However, over the years the retail industry began to commercialise Valentine’s Day to such an extent that it simply stripped away the entire concept of the occasion. The consequence of this has led people across the globe to disregard the day altogether. But we’re here to say that Valentine’s Day is day to share your love for those that you cherish around you, so why would you opt out of something so spectacular?
Here are some love quotes to get you into the spirit:
- “Love makes your soul crawl out from its hiding place.” — Zora Neale Hurston
- “At the touch of love, everyone becomes a poet.” — Plato
- “To fear love is to fear life, and those who fear life are already three parts dead.” — Bertrand Russell
- ”The only abnormality is the incapacity to love.” — Anaïs Nin
Tell us who the lucky person to receive your love wish this Valentine’s Day; whether its your parents, grandparents, children or partners, we want to know!
P.S Are there any Valentine’s Day traditions from your culture? Share them with us!
The 15-day celebration of Chinese New Year starts on Friday 31st January. The day marks the end of the year of the water snake and welcomes the start of the year of the wooden horse. The spirit of the horse is recognized to be the Chinese people’s ethos – making unremitting efforts to improve themselves. It is energetic, bright, warm-hearted, intelligent and able.
Those that were born in the year of the horse are said to have both strengths and weaknesses according to the Chinese. Some of their great strengths include having ingenious communicating techniques as love to be in the limelight. They are clever, kind to others, and like to join in a venture career. Although they sometimes talk too much, they are cheerful, perceptive, talented, and earthy. They like entertainment and large crowds. They are popular among friends, active at work and refuse to be reconciled to failure. All of the above are some great characteristics to have.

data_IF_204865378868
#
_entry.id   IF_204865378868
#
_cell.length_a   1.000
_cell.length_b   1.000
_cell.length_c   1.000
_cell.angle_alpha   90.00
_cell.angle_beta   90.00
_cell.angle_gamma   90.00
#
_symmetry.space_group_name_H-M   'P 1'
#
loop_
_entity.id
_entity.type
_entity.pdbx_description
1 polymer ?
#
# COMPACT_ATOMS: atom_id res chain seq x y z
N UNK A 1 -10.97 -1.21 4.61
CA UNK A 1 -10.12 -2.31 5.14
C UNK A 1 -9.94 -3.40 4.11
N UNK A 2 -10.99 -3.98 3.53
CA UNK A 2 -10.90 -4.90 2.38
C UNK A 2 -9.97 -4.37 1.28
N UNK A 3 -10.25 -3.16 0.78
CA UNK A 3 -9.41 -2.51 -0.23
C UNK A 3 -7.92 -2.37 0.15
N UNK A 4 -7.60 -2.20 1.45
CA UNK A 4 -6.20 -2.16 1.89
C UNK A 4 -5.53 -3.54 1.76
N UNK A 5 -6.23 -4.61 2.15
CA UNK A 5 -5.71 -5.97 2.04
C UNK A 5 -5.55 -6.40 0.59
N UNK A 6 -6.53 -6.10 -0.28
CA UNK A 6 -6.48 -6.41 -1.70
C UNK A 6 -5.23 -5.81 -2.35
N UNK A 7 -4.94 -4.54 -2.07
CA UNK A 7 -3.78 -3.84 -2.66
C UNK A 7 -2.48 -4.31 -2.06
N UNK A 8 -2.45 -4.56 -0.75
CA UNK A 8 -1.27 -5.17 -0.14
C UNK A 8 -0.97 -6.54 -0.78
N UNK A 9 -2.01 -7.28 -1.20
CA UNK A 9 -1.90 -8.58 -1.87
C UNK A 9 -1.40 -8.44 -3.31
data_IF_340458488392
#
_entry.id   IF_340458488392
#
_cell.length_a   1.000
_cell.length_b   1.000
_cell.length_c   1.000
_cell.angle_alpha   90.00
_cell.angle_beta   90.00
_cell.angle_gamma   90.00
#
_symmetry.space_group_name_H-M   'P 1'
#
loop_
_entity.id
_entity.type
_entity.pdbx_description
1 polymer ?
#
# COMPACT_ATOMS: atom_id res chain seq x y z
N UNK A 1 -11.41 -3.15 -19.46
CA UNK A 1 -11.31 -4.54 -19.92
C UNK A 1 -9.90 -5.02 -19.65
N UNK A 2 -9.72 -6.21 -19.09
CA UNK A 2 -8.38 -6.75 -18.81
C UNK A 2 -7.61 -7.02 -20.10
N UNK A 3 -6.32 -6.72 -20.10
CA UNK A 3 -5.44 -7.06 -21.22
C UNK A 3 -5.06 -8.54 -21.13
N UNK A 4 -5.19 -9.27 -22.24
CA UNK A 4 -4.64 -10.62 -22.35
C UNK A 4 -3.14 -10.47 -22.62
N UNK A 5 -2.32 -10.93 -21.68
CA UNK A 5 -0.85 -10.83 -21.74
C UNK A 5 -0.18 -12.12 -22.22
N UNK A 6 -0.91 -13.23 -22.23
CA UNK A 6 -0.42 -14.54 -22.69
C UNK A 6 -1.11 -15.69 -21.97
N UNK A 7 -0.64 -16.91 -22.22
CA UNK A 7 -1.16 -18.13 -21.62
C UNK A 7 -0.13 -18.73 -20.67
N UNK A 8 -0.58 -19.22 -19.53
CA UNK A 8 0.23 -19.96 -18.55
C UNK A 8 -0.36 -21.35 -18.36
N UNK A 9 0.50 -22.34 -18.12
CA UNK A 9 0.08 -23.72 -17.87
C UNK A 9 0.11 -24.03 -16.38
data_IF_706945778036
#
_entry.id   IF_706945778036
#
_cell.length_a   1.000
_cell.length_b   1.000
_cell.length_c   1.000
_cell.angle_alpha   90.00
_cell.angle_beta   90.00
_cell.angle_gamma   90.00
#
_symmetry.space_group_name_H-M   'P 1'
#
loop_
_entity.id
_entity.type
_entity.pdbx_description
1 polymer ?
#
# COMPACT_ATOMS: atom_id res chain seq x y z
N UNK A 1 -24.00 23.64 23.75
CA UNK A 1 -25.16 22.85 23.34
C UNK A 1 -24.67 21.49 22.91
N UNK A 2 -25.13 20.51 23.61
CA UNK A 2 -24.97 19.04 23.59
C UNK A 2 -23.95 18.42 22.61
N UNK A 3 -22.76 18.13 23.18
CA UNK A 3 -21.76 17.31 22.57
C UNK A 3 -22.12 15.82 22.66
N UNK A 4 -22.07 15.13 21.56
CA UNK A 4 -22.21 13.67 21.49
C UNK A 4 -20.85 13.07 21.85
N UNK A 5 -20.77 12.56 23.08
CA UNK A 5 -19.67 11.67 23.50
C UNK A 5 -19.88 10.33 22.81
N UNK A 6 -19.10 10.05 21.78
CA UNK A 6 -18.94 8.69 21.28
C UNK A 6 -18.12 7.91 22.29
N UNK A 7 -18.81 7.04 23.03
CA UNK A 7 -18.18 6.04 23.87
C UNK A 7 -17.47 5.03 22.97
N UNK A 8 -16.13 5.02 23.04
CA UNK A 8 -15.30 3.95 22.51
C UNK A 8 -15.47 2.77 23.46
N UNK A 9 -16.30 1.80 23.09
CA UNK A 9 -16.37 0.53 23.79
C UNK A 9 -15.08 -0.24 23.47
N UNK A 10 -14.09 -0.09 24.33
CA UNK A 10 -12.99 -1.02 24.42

What will the year of the horse bring?
For those born on the year of the horse, they will encounter the Year of Birth (Benming Nian). It is believed they will offend Taisui, the god in charge of fortune, so their finances may fluctuate. In terms of career, it is advised to keep the peace between colleagues.
For those not born on a horse year, the year ahead will bring health and prosperity. It is said to be an excellent time to travel, as the next 12 months will bring good luck. You are advised to mingle with the locals, savour authentic cuisine and discover somewhere you have never been before.
Just in case you missed our Christmas wishes, all of us here at Euro London hope you enjoyed the holiday season and joined us by eating and drinking way too much. Yes, we’re paying for it now, but still can’t help but want a sugar rush in the office.
But it’s back to business. So we’re half way through the first full week back at work since a wonderful Christmas and New Years break and we’re starting the New Year with determination. Determination to get fit and healthy, determined to take up a new and interesting hobby, determined to spend more time with the family, the list goes on and on. However here at Euro London are determined to help you make this year the perfect year by helping you find the right job, tailored just for you. We have a number of exciting opportunities coming up this year for budding linguists looking to find a job to utilise their love of language as well as their career prospects all into one.
We’re here in the office Monday-Friday from 8.30am until 6pm, in order to fulfil our determination and help you. So remember to keep in touch with us and keep a regular check on our website for jobs as they can be updated daily.